., 50, 61 Chloride of lime, 112–13 Chloroform, 66–67, 145 Snow and, 65 Cholera, 22, 32–35, 37–39, 52 Angola outbreak, 284n “blue stage,” 138 East End outbreak, 209 fear of, 86 modernization of infrastructure and, 214 recovery from, 111 remedies, 47–51 Snow and, 69–77, 98–100, 276n theories of spread, 68–74, 98, 122–23, 131–32, 146–48, 171 water as cure for, 45 See also Broad Street (Soho), cholera outbreak; Vibrio cholerae (cholera bacteria) Cholera, Chloroform, and the Science of Medicine, 259 Cholera in Berwick Street, The (Whitehead), 169–72 Cities, 84–85, 91–97, 231 benefits of, 237–39 crowded, and transmission of cholera, 41–42 in developing countries, 215–16 digital maps of, 220–22 and disease, 235 and environment, 238 flow of ideas, 225–26 infrastructure projects, 214 largest, 215–16 medieval system, 282–83n modern, 232–33, 281–82n nineteenth-century view, 88–91 post-9/11, 283n See also Towns City-planet, 232, 234–35 biological warfare and, 252 safety of, 254–55 threats to, 236, 239 City Press (London), 205 Civilization, 92 barbarism and, 14–15 and smell, 130 Clark, James, 66 Coevolutionary development, 246 Coffee, 104 Coffeehouses, 281n Colosseum (Rome), 5 Communications Internet, 218–19 and medicine, 45–47 in Victorian-era London, 82–83 Complex systems, waste recycling and, 6 Composting pits, 5 COMPSTAT system, 223–24 Confirmation bias, 186–87 Consciousness, human, 44 “Consilience of Inductions, The” (Whewell), 67 Consumers, in cities, 92 Contagion theory of cholera spread, 69–71 Cooper, Edmund, 191–93, 194 Coral reefs, 6–7 Corpses, in Victorian-era London, 13–16 Cost of cholera cures, 47–48 Cow-dung–fueled generators, 217 Craven, Earl of, 15–16 Craven’s Field, 16 Cross Street (Soho), cholera deaths, 139–41 CTX phage, 246 Cubbitt, Thomas, 120 Cummings, Alexander, 11–12 Daily News (London), 191 Death from cholera, 52 in cities, 84–85 Death and Life of the Great American City (Jacobs), 235 Decomposition, bacteria-driven, 7, 129–30 Dehydration, of cholera, 38–39, 246 Developing countries cholera outbreaks, 215 population control, 234 Dickens, Charles, 14–15, 127–28, 134 Bleak House, 13–14, 84–85, 88 and children, 84 Hard Times, 29 Little Dorrit, 29 Nicholas Nickleby, 17 Our Mutual Friend, 2 Diffusion of gases, law of, 145–46 Digital networks, 222 Disease, cities and, 235–36 Divine will, Whitehead and, 170 DNA-based weapons, 251 Doctor of Medicine, 59–60 Snow as, 61–62 Doctors, and treatment of cholera, 50–51 Doctors Without Borders, 284n Dog excrement, recycling of, 217–18 Dot mapping, 192–94 Drinking water contaminated, 40, 42, 43–44 safe, 217 Drug companies, price gouging by, 48 East End, London, cholera outbreak, 209 East London Water Company, 209–11 Ebola virus, 243 Ecosystems, waste recycling and, 6 Ehrlich, Paul, 234 Electricity, 214 Elevation, cholera deaths and, 101–2 Eley, Susannah, 30–31, 77, 81, 143, 186 Eley brothers, 28, 30–31, 81, 143 Eley Brothers factory, 28, 31, 81, 143, 153 Eliot, George, 167 Elizabeth I, Queen of England, 11 Enclosure movement, 94 Energy, cities and, 92–94 Engels, Friedrich, 13, 14–15, 127–28, 260 Environment changes in, and evolution of bacteria, 43–44 in cities, 221–25 organisms and, 40 Environmental health, cities and, 233, 238, 281–82n Epidemics, 227 and history, 32 maps of, 219 population density and, 243 Snow and, 147–48 Epidemiological Society, 193 Epidemiology, 97, 194, 218 Ethanol, 104 Ether, 63–65, 144–45 Eukaryotic cells, 36, 264n Evolution of disease organisms, 42–44 and sense of smell, 129–30 “Exciting” causes of disease, 132–33 Excrement eating, cholera bacterium and, 40–42 Experiments, Snow and, 65 Experimentum crucis, 75, 76–77, 102, 106–9, 143, 153 Board of Health and, 186–87 Farm animals, in Victorian-era London, 27–28 Farming, efficiency of, 92–93 Farming system, disruption of, 94 Farr, William, 69, 73, 79, 80, 100–102, 127–28, 136, 148, 168, 225 and East End cholera outbreak, 209–12 records of, 140, 141–42, 272n and waterborne theory, 211–12 Weekly Returns of Birth and Deaths, 100–101, 102, 106, 127, 132, 150, 153, 166, 177, 191 and “Great Stink,” 204 and waterborne theory, 204 Fear, urban life and, 84–87 Ferguson, Daniel, 64 Fermentation, 104 Fertilizer, human waste as, 115–16 Fleet River, 119 Folk remedies, 46, 49–50 Fossil fuels, limited supply, 237–39 French novels, of nineteenth century, 84 Frerichs, Ralph, 259 Freud, Sigmund, 134 Full House (Gould), 36 G (Mr., tailor), 29, 31, 32, 34–35 General Board of Health, 112–13, 118. See also Board of Health Generator, waste-fueled, 217 Genetic studies, application of, 249 Genetic tolerance for alcohol, 103–4 Genomic revolution, 249–50 GeoSentinel, 219 Germ theory of disease, 99, 211, 266n Ghost class, London, 2 Global challenges, 256 Global energy network, 93–94 Global Report on Human Settlements (UN), 232 Global warming, 237–39 Globe (London), and cholera outbreak, 160–61 Golden Square (Soho), 16, 25, 27, 159 cholera outbreak, 51, 53, 81, 83, 161–62 deaths, 57–58, 112 map, 141 Snow and, 75–77, 109 water, 30–31 See also Broad Street (Soho); Soho (London district) Google, 219–20 Gossip, and cholera outbreak, 83 Gould, John, 31 Gould, Stephen Jay, 36 Government and mapping technology, 222 and public health, 113, 120–21 and sanitation, 218 urban, and information, 224 Graham, Thomas, 145 Grand Junction Water Works, 142 Great Exhibition (1851), 12, 41–42, 267n Great Plague (1665), 15–16 “Great Stink” (Thames pollution), 205–6, 207 “Green” cities, 238 Green’s Court, 52, 81–82 Gunpowder, manufacture of, 9 Hall, Benjamin, 29, 112, 134, 145, 147, 163–66, 167, 168, 172, 179, 201 and miasma theory, 183–84, 186–87 and Snow, 204 and waterborne theory, 183 Hamburg, cholera outbreak, 215 Hard Times (Dickens), 29 Harington, John, 11 Harnold, John, 70–71 Harrison (Berwick Street surgeon), 53–54 Hassall, Arthur, 99 Health, cities and, 232 Hemenway, Toby, 233 H5N1 (avian flu virus), 243–48 Hippocrates, and cholera, 33 On Air, Water, and Places, 126–27 History epidemic disease and, 32 turning points, 162–63 London sewers as, 207 urbanization and, 232 Hogarth, William, 18 Homelessness, 3, 218 Hooke, Robert, 281n Horsleydown, cholera outbreak, 70–73 Hospitals, in urban centers, 232–33 Huggins, Edward and John, 142–43, 161 Human consciousness, 44 Human culture, and excrement eating, 40–42 Human excrement, collection of, 8–13 Human genetic change, 42 Human organization, patterns of, 93–94 Hunter-gatherer societies, 92, 103–4, 130 Hunterian School of Medicine (London), 60 Hydrogen sulfide, 129–30, 133 Hysteria, in Victorian era, 87 Iberall, Arthur, 93–94 Ideas cross-disciplinary flow of, in cities, 225–26 incorrect, 126 Immune system, 133 Index case (Broad Street), 177, 178–79, 199–200 India, cholera outbreaks, 215 Industrial Age, 18 and cholera, 33 See also Industrial Revolution Industrial Revolution, 92–93, 94–95, 271n Infant mortality rates, 232, 233 Infectious diseases, Web mapping of, 219 Influence of Snow’s map, 198–201 Information technology, 218–19, 224–25 Inner-city air, as disease source, 69–70, 74 Inner-city life, in Victorian era, 171 Insulin, 223 Intellectual progress, 135, 149 Internal-constitution theory of cholera spread, 132–33 Internet, 218–19, 236–37 John Snow sites, 259, 261 Istanbul, Sultaneyli village, 216 Jacobs, Jane, 18, 221–22 Death and Life of the Great American City, 235 James, John, 34 Jennings, George, 12 John Snow (pub), 228 Kamen, Dean, 217 Kay-Shuttleworth, James, 265n Kemp House, 227 Killingworth Colliery, 59 Knossos, composting pits, 5 Knowledge, Internet and, 218–19 Koch, Robert, 213 Koch, Tom, 196, 275n Lactose tolerance, 103–4 Lambeth water company, 105–8 Lancet, The, 46 and contagion theory, 69 editors of, 15, 168 obituary of Snow, 206 Snow and, 61, 64, 205, 213, 269n Largest cities, 215–16 Latta, Thomas, 45, 155 Lea River, 210–11 Leather-tanning process, 4, 263–64n Lewis, Sarah, 21–22, 178–79, 181, 187–88 Lewis, Thomas, 21, 31, 187 Lewis infant, 21–22, 35, 54, 178–79 Whitehead and, 199 Life expectancy, in cities, 84, 232–33, 236 Lion Brewery, 28–29, 31, 81, 142–43, 146, 153 Liszt, Franz, 18 Little Dorrit (Dickens), 29 Local knowledge, 147 Internet and, 218–19 in urban environments, 225 Locock, Dr.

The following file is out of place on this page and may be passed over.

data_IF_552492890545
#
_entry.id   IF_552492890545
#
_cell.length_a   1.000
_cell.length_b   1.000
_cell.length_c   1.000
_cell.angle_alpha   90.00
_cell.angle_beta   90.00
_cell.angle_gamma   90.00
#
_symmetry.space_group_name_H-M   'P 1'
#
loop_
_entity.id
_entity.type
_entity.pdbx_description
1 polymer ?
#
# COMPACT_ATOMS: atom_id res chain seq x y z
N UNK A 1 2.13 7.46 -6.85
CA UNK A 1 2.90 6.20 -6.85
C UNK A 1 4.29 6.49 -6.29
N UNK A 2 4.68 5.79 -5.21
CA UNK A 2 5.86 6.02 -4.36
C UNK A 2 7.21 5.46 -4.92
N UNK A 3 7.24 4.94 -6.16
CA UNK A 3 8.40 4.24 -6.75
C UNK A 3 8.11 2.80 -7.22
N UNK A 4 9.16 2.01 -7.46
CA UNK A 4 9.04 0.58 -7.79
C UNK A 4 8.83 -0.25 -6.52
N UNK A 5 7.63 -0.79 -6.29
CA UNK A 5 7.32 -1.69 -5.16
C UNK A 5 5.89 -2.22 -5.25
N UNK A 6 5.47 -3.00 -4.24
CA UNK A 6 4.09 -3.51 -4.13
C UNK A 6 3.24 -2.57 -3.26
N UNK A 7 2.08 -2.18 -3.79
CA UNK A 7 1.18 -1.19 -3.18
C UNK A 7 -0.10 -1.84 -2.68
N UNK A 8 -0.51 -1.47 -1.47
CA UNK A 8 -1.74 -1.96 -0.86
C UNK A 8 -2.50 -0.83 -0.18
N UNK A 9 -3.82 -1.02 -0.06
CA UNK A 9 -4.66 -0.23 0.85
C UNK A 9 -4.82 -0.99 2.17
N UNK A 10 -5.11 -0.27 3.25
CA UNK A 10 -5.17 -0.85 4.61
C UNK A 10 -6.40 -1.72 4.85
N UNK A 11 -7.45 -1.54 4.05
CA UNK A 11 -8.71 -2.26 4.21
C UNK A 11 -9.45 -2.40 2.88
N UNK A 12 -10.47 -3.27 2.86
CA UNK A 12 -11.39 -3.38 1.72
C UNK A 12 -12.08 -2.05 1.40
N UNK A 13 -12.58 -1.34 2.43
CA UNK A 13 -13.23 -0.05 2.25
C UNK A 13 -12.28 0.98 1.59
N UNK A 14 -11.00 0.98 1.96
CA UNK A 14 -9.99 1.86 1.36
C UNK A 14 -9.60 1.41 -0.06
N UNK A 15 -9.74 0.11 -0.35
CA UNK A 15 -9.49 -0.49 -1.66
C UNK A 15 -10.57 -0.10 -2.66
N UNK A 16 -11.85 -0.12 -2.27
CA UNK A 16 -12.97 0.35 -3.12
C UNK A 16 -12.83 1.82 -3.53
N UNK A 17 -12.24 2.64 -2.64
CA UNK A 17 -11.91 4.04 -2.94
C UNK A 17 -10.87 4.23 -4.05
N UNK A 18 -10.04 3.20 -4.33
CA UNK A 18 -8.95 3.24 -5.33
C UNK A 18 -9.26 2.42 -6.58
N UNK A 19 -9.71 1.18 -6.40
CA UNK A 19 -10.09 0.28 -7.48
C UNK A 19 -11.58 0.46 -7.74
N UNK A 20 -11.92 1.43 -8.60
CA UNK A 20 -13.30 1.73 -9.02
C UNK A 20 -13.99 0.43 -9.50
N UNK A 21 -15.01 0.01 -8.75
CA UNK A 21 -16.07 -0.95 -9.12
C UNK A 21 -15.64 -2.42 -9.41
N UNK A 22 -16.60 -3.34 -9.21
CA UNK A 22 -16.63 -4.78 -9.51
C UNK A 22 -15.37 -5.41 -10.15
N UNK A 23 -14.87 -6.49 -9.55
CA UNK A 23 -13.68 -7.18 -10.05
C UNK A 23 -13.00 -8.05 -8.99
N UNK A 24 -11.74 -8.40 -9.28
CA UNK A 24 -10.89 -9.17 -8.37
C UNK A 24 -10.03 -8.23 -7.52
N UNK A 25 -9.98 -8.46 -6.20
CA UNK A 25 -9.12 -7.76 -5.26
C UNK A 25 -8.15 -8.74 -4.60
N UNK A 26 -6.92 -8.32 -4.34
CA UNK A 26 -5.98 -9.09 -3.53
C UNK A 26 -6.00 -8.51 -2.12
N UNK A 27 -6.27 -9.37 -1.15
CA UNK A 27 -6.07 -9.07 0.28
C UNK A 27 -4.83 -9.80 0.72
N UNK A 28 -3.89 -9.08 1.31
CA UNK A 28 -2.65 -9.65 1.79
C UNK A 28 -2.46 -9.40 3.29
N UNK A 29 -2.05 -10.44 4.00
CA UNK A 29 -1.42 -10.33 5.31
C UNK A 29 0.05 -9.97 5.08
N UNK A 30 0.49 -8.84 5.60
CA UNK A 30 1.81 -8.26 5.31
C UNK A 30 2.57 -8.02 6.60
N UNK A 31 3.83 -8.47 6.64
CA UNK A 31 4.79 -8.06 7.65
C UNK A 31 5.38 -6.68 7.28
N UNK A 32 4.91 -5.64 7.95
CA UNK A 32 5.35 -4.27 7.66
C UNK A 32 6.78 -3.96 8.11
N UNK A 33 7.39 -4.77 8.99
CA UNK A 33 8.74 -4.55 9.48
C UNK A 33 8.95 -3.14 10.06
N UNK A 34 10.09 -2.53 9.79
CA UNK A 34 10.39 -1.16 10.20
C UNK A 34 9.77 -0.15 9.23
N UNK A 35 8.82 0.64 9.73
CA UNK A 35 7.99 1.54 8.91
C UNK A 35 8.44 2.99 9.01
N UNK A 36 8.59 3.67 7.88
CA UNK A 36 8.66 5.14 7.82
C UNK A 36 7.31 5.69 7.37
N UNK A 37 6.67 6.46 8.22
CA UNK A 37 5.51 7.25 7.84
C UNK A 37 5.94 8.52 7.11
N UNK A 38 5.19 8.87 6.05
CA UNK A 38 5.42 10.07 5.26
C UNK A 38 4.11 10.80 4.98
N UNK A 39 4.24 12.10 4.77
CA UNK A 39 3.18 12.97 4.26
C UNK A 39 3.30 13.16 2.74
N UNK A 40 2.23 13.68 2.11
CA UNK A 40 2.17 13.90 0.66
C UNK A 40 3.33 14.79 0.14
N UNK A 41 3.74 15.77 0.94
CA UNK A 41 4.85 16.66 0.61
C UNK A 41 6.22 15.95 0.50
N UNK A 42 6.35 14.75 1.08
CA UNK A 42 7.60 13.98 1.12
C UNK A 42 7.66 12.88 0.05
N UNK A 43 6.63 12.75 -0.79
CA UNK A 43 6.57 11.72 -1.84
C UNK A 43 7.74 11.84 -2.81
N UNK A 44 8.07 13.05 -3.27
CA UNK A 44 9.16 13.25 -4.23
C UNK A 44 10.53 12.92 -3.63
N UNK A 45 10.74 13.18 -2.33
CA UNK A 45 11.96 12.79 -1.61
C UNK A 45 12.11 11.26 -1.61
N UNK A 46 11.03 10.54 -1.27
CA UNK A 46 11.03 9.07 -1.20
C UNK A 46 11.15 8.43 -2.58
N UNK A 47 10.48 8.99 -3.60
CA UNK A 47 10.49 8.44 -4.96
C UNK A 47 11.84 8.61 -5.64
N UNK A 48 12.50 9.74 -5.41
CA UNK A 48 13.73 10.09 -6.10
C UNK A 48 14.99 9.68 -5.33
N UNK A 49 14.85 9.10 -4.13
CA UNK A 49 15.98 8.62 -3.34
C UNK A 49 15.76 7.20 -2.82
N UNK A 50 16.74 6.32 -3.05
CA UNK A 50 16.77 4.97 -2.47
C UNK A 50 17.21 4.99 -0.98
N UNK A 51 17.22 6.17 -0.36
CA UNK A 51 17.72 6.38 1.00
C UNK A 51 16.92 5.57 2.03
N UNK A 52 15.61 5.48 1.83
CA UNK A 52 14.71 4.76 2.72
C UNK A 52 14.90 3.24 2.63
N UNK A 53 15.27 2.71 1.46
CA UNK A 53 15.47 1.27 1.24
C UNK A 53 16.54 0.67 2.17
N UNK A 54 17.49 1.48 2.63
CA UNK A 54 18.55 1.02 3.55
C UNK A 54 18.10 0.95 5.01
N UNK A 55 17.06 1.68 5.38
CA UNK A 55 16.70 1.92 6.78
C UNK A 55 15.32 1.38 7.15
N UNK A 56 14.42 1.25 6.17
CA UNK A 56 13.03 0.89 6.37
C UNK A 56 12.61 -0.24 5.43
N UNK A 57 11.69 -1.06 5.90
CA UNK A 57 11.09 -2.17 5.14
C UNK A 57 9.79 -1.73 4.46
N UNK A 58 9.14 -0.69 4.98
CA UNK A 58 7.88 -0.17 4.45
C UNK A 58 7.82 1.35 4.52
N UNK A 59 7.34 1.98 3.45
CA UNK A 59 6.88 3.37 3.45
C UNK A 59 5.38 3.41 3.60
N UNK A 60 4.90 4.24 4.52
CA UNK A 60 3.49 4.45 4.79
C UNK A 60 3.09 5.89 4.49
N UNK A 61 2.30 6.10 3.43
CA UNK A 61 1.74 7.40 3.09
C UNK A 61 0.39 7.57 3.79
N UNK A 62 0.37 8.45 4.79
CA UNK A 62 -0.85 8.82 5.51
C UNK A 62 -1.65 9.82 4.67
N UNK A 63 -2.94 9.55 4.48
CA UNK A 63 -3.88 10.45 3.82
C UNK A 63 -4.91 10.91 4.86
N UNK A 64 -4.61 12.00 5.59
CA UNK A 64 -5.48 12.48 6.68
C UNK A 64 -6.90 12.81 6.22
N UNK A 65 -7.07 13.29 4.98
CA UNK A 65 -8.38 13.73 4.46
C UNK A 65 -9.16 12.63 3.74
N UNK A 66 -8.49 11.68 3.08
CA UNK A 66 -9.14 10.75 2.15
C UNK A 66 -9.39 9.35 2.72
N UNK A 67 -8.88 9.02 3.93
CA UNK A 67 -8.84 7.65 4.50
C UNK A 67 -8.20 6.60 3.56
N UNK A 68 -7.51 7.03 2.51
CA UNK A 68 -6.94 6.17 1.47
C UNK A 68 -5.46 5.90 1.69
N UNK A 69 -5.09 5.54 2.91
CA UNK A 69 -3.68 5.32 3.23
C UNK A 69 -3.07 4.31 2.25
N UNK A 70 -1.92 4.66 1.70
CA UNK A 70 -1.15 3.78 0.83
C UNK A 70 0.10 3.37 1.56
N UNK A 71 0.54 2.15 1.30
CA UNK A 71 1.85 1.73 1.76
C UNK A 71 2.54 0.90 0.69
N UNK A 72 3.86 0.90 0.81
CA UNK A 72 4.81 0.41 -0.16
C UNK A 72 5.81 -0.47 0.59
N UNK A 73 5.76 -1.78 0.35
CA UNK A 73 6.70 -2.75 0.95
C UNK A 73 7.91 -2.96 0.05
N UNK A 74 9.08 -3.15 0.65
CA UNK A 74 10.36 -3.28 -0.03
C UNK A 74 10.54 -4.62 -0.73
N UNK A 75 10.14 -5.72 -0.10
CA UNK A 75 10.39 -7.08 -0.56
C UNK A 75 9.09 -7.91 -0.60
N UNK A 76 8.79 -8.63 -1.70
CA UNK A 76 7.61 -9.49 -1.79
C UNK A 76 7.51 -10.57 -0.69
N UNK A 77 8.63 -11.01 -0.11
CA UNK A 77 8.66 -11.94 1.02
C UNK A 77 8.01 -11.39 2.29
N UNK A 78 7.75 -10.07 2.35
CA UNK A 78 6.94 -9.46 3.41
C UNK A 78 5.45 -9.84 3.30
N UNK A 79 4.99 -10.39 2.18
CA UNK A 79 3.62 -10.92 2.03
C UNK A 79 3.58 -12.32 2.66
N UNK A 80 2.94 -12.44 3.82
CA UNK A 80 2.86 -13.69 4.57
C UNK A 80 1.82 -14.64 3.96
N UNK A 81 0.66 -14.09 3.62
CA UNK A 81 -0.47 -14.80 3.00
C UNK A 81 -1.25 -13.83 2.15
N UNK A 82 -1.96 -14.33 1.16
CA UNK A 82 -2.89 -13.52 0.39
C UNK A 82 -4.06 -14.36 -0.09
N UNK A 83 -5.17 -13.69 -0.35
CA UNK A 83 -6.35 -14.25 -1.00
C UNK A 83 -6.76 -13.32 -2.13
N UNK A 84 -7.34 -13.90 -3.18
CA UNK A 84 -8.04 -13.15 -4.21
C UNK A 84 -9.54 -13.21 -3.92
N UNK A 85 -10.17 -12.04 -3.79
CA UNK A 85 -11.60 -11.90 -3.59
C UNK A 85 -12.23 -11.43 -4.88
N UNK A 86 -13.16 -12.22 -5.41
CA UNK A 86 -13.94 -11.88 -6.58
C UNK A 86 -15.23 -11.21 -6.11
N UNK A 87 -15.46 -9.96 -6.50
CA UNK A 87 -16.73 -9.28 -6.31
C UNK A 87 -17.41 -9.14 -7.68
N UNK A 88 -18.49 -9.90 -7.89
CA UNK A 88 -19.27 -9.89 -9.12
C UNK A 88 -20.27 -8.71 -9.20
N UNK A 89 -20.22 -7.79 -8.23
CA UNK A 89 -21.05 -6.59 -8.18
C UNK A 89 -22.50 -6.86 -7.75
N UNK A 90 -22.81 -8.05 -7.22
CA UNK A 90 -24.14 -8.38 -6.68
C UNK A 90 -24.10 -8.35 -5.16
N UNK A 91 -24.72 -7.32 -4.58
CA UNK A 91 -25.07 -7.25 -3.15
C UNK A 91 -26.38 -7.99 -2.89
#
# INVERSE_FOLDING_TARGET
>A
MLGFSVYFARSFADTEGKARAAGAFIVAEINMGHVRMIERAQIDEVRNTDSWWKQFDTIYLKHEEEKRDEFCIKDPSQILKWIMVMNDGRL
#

pages: 357 words: 110,072